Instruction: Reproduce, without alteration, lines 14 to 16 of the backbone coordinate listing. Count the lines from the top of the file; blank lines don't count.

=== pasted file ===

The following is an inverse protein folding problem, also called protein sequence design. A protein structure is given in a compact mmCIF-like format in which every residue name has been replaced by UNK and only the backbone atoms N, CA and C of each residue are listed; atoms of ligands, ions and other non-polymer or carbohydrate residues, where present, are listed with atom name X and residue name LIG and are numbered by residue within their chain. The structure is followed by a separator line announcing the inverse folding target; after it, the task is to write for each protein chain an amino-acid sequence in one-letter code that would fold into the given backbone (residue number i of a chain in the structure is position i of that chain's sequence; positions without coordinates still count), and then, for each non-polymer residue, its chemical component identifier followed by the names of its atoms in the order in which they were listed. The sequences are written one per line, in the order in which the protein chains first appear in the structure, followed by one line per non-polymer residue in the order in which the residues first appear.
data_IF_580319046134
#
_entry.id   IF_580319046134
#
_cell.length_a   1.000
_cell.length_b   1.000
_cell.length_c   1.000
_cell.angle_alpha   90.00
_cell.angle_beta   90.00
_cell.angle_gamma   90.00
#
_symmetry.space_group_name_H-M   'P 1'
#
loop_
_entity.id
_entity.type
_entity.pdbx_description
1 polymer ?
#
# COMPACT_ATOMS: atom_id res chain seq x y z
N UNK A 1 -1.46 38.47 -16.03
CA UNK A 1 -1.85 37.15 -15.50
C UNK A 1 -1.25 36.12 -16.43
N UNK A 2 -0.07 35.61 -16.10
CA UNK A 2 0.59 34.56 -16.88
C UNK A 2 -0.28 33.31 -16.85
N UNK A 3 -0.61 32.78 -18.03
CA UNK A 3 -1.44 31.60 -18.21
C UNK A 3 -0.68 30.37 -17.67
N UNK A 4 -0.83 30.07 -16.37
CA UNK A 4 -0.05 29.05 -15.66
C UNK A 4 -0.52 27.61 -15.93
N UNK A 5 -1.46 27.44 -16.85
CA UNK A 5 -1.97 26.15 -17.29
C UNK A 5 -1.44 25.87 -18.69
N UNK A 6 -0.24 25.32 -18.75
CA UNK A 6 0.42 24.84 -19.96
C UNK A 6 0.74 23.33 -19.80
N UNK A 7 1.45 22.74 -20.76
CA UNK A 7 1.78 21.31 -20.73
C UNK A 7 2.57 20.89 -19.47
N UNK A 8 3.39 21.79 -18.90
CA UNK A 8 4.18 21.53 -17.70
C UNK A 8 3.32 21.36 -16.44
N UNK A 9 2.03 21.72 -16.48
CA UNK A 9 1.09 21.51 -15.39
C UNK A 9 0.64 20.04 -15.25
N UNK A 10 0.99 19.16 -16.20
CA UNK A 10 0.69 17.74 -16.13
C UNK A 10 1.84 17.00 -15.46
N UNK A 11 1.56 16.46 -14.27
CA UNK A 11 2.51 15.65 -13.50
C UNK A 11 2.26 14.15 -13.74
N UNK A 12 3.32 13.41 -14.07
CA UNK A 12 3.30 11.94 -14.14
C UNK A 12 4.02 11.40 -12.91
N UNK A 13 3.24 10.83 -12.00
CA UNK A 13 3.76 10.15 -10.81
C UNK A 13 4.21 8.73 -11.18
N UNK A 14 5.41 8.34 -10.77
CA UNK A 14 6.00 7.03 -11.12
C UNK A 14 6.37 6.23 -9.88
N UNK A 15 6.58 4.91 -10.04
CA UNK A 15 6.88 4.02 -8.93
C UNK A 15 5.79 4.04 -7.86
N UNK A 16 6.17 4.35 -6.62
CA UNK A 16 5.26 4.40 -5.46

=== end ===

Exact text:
#
loop_
_entity.id